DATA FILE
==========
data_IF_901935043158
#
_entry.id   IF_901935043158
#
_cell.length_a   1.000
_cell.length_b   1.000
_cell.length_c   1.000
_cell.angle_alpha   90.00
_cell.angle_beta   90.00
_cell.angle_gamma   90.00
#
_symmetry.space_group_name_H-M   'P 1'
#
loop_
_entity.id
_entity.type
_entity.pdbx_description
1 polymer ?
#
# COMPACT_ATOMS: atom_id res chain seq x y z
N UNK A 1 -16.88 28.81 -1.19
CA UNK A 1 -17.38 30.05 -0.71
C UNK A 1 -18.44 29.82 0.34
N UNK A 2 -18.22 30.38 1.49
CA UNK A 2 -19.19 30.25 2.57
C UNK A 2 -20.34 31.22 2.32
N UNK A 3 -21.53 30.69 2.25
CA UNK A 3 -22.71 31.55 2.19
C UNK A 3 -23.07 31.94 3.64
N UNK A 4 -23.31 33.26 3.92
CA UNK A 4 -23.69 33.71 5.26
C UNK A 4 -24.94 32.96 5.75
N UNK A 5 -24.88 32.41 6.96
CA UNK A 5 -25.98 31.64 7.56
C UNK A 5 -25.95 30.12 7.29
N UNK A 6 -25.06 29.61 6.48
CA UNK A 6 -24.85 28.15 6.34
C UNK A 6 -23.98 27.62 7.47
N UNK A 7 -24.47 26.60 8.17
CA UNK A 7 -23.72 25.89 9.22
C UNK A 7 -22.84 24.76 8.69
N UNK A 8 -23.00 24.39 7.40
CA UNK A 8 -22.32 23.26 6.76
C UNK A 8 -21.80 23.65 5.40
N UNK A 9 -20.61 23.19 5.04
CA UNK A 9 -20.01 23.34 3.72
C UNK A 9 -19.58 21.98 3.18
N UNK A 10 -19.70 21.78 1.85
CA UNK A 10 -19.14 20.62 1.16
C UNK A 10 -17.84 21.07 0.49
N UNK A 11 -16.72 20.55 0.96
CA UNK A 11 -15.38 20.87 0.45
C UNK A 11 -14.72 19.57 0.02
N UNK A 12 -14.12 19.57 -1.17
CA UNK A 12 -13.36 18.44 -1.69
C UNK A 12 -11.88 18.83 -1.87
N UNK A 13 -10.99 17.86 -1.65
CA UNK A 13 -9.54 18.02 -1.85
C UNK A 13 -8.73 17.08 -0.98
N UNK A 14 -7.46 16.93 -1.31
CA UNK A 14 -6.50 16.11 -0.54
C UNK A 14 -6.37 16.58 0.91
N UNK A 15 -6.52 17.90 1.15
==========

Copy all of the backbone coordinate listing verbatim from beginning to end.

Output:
data_IF_901935043158
#
_entry.id   IF_901935043158
#
_cell.length_a   1.000
_cell.length_b   1.000
_cell.length_c   1.000
_cell.angle_alpha   90.00
_cell.angle_beta   90.00
_cell.angle_gamma   90.00
#
_symmetry.space_group_name_H-M   'P 1'
#
loop_
_entity.id
_entity.type
_entity.pdbx_description
1 polymer ?
#
# COMPACT_ATOMS: atom_id res chain seq x y z
N UNK A 1 -16.88 28.81 -1.19
CA UNK A 1 -17.38 30.05 -0.71
C UNK A 1 -18.44 29.82 0.34
N UNK A 2 -18.22 30.38 1.49
CA UNK A 2 -19.19 30.25 2.57
C UNK A 2 -20.34 31.22 2.32
N UNK A 3 -21.53 30.69 2.25
CA UNK A 3 -22.71 31.55 2.19
C UNK A 3 -23.07 31.94 3.64
N UNK A 4 -23.31 33.26 3.92
CA UNK A 4 -23.69 33.71 5.26
C UNK A 4 -24.94 32.96 5.75
N UNK A 5 -24.88 32.41 6.96
CA UNK A 5 -25.98 31.64 7.56
C UNK A 5 -25.95 30.12 7.29
N UNK A 6 -25.06 29.61 6.48
CA UNK A 6 -24.85 28.15 6.34
C UNK A 6 -23.98 27.62 7.47
N UNK A 7 -24.47 26.60 8.17
CA UNK A 7 -23.72 25.89 9.22
C UNK A 7 -22.84 24.76 8.69
N UNK A 8 -23.00 24.39 7.40
CA UNK A 8 -22.32 23.26 6.76
C UNK A 8 -21.80 23.65 5.40
N UNK A 9 -20.61 23.19 5.04
CA UNK A 9 -20.01 23.34 3.72
C UNK A 9 -19.58 21.98 3.18
N UNK A 10 -19.70 21.78 1.85
CA UNK A 10 -19.14 20.62 1.16
C UNK A 10 -17.84 21.07 0.49
N UNK A 11 -16.72 20.55 0.96
CA UNK A 11 -15.38 20.87 0.45
C UNK A 11 -14.72 19.57 0.02
N UNK A 12 -14.12 19.57 -1.17
CA UNK A 12 -13.36 18.44 -1.69
C UNK A 12 -11.88 18.83 -1.87
N UNK A 13 -10.99 17.86 -1.65
CA UNK A 13 -9.54 18.02 -1.85
C UNK A 13 -8.73 17.08 -0.98
N UNK A 14 -7.46 16.93 -1.31
CA UNK A 14 -6.50 16.11 -0.54
C UNK A 14 -6.37 16.58 0.91
N UNK A 15 -6.52 17.90 1.15